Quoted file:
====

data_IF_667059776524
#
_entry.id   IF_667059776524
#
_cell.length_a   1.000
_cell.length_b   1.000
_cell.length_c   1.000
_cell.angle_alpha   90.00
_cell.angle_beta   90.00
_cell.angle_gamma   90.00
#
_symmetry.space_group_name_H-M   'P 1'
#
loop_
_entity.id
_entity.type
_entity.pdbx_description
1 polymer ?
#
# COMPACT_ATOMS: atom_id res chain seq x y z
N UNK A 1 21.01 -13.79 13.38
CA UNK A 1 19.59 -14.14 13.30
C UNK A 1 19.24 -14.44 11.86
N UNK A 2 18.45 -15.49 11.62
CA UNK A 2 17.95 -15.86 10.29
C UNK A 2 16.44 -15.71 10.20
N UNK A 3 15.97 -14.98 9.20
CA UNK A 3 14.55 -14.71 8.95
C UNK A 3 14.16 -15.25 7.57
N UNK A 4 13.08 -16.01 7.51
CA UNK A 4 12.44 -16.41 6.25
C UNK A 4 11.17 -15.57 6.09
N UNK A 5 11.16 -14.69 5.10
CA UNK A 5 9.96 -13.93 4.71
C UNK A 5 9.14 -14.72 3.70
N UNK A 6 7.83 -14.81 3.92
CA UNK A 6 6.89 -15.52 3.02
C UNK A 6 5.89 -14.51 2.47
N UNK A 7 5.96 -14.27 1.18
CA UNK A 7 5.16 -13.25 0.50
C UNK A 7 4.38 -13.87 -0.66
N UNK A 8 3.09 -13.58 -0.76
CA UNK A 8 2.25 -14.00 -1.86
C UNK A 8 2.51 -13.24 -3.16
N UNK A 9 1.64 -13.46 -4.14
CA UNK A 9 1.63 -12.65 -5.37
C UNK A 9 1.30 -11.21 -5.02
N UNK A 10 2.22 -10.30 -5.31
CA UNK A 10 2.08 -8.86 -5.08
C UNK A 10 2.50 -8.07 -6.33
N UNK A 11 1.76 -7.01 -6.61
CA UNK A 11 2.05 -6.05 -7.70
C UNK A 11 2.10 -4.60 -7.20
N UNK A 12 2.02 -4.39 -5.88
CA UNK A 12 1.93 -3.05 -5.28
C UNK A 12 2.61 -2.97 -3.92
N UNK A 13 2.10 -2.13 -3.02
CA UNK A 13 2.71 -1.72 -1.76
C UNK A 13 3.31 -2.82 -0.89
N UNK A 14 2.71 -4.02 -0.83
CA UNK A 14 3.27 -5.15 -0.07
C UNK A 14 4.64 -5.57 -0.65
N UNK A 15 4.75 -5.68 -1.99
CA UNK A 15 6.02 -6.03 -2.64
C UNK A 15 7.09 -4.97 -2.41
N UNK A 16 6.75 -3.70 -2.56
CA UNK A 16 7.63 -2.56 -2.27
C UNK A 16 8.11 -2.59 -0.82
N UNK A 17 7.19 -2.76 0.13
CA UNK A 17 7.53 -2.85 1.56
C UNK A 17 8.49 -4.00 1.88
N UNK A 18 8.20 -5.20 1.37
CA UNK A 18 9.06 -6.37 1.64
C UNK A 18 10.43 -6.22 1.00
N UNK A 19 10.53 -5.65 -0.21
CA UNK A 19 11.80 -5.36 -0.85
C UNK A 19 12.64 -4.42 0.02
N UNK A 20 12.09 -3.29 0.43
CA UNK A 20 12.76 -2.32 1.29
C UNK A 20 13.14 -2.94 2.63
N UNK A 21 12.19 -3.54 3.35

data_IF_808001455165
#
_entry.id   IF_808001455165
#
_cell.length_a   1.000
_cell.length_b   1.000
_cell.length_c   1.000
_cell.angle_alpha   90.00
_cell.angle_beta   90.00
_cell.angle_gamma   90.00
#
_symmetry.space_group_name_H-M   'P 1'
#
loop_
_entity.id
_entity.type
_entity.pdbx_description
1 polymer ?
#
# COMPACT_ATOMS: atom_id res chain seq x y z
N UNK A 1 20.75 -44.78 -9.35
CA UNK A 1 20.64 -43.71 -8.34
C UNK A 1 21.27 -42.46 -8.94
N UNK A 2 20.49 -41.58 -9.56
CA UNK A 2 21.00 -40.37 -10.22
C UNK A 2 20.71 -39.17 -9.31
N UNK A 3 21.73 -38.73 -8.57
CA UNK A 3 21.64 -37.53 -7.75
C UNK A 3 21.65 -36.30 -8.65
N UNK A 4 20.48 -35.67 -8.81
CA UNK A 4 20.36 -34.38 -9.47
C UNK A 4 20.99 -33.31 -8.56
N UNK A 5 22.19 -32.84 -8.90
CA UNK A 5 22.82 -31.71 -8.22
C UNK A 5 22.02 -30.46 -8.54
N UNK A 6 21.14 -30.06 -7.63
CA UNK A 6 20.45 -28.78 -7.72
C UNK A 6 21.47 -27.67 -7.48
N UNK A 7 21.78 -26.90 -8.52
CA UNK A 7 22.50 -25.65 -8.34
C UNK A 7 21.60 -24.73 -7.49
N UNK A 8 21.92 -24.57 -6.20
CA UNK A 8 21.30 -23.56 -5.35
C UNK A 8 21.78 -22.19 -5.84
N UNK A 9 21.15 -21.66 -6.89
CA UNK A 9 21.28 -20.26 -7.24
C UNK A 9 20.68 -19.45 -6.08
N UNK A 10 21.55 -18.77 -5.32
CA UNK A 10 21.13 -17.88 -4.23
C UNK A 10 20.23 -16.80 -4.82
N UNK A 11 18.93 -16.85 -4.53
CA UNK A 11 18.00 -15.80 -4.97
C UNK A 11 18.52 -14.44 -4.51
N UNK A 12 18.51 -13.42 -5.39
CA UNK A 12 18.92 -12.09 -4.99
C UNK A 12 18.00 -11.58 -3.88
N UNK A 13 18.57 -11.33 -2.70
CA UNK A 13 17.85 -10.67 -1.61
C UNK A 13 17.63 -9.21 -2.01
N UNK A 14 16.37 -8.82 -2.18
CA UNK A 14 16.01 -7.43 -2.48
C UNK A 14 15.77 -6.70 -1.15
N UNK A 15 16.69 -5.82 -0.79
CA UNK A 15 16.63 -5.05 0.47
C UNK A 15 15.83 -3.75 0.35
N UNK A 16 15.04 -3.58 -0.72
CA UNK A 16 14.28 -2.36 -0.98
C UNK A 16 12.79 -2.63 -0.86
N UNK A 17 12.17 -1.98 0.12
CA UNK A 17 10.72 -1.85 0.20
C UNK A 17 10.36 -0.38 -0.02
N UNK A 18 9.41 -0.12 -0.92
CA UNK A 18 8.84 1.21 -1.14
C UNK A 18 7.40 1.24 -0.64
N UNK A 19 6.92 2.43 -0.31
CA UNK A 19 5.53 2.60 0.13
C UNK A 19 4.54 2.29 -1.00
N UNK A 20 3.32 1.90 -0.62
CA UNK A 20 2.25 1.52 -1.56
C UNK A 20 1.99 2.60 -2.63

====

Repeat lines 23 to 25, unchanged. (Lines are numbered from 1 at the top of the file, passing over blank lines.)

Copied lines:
C UNK A 1 19.24 -14.44 11.86
N UNK A 2 18.45 -15.49 11.62
CA UNK A 2 17.95 -15.86 10.29